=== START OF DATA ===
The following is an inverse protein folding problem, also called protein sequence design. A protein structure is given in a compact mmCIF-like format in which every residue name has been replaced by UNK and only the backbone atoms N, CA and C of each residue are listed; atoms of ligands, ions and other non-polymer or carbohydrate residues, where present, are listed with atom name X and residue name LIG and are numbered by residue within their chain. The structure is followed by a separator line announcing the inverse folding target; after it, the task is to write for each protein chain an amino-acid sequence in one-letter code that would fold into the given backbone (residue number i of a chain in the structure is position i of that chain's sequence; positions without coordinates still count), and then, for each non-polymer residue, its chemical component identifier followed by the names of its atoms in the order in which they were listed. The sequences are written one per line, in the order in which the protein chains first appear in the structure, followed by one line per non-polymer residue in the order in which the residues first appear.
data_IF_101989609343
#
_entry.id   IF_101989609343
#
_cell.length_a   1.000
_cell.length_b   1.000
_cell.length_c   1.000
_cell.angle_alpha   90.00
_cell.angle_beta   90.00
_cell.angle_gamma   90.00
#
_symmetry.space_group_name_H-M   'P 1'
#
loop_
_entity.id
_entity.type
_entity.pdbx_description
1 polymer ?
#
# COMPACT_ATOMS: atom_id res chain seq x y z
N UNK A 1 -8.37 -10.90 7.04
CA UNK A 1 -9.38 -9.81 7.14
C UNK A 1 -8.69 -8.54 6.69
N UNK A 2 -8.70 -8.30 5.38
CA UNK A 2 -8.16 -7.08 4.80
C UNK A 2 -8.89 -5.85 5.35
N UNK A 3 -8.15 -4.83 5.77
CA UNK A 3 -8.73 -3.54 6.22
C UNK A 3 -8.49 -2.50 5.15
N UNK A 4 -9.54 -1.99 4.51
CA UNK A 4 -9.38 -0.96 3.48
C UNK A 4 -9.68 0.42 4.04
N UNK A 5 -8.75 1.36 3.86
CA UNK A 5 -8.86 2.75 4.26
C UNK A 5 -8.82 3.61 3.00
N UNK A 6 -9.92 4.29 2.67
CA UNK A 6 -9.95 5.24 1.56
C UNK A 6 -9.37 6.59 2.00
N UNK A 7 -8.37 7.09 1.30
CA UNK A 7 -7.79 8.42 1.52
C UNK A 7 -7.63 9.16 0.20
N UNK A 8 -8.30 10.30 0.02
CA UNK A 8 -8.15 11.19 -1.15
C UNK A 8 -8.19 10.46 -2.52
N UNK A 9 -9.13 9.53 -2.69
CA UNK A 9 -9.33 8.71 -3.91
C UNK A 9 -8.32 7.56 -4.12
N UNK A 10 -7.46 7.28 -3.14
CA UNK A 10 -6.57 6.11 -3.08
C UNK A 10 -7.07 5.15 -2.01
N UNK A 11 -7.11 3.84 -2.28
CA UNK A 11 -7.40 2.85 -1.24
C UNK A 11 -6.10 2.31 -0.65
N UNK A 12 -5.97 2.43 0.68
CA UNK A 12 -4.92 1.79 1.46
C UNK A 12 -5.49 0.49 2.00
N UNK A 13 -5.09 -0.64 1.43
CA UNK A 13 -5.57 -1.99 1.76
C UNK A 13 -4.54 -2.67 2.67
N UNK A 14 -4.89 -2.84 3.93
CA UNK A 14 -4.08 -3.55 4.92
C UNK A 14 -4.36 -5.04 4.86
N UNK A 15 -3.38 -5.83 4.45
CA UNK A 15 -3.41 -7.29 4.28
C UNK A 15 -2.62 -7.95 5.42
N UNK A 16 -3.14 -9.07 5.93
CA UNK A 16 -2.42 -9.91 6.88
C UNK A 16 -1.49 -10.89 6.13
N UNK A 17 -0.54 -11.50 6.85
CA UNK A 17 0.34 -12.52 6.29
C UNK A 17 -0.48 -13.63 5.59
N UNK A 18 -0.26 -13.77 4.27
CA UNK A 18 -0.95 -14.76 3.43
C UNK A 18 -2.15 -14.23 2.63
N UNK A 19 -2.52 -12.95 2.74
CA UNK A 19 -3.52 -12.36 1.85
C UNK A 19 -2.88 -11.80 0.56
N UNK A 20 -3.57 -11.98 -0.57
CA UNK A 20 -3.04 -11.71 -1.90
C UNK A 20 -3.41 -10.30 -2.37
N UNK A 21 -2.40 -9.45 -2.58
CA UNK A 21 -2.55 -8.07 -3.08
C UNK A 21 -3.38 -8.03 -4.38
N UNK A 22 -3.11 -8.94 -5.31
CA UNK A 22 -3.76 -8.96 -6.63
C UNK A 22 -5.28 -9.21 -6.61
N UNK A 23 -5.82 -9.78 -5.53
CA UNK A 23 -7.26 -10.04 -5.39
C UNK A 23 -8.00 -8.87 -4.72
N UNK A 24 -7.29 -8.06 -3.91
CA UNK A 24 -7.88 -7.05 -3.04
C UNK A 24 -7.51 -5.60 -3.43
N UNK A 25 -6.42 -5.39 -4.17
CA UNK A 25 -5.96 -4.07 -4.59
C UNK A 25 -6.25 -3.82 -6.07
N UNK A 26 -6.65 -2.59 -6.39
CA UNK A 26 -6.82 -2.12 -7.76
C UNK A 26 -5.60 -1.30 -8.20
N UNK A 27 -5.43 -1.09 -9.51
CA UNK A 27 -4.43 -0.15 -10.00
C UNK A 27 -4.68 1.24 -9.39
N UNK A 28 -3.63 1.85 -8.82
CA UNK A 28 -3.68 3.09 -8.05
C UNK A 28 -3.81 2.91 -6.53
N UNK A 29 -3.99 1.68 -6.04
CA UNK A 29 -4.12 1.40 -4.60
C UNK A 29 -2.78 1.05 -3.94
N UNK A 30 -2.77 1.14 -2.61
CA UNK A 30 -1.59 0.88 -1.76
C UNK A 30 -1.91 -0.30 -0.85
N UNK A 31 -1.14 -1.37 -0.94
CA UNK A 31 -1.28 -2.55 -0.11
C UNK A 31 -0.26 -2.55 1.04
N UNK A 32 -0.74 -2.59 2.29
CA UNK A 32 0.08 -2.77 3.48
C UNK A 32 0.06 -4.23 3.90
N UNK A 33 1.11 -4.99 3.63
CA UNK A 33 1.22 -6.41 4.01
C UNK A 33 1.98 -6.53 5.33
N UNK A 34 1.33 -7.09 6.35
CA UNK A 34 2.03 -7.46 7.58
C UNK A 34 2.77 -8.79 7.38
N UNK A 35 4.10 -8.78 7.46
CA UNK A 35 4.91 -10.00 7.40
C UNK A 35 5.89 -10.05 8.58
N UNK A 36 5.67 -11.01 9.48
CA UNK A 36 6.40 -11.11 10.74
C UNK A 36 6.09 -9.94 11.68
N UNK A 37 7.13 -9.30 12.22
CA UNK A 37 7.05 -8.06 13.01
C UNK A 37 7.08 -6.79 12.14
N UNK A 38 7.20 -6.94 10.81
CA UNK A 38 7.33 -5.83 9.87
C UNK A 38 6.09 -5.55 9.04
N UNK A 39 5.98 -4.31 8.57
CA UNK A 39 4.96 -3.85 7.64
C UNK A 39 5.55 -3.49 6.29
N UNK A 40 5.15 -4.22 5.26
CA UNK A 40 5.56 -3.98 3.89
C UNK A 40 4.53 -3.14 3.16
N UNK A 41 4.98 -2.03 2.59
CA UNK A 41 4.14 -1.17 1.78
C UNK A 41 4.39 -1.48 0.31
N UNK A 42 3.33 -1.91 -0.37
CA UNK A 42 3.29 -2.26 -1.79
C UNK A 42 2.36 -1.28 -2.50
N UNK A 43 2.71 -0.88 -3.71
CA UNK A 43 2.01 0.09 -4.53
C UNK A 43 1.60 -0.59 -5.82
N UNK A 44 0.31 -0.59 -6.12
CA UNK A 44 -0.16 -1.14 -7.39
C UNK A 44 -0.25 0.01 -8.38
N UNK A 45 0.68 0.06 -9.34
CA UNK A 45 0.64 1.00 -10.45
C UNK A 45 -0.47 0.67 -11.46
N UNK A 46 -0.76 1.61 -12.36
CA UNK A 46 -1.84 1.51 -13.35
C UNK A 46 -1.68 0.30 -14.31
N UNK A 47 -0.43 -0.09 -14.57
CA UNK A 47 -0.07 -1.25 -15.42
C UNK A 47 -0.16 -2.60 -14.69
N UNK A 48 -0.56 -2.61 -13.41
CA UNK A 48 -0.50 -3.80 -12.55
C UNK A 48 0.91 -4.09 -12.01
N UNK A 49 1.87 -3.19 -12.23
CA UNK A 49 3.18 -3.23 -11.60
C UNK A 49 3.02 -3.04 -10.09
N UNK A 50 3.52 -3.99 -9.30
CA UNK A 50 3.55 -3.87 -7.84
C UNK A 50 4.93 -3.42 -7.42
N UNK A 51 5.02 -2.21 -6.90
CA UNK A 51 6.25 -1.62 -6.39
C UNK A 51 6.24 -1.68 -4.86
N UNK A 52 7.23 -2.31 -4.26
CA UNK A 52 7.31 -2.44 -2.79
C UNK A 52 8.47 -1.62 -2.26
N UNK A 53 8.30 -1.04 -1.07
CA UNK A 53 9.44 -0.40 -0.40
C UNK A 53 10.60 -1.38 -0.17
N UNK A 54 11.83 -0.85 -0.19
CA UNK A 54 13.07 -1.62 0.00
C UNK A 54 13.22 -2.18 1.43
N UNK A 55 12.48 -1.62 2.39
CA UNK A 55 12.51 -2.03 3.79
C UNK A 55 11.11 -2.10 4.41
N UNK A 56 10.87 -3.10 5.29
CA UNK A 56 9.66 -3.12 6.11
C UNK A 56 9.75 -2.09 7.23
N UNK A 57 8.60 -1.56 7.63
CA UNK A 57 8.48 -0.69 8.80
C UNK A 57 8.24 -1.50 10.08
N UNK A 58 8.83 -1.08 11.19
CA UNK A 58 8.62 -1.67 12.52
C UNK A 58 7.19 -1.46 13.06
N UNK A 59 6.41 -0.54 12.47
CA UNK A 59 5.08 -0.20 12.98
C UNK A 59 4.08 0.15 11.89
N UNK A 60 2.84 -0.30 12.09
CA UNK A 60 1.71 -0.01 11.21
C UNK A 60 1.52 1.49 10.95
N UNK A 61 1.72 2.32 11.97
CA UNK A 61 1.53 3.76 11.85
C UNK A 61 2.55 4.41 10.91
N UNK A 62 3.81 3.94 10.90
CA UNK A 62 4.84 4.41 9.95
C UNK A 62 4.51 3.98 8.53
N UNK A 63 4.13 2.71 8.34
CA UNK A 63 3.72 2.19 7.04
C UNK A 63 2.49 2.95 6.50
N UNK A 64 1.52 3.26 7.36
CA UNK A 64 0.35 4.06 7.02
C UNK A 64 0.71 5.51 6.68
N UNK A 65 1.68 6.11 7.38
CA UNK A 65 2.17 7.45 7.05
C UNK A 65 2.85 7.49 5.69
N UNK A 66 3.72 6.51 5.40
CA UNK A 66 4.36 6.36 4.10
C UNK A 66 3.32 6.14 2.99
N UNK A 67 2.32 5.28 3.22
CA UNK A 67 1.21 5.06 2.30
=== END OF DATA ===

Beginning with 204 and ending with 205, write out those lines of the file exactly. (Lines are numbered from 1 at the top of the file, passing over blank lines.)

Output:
C UNK A 61 2.55 4.41 10.91
N UNK A 62 3.81 3.94 10.90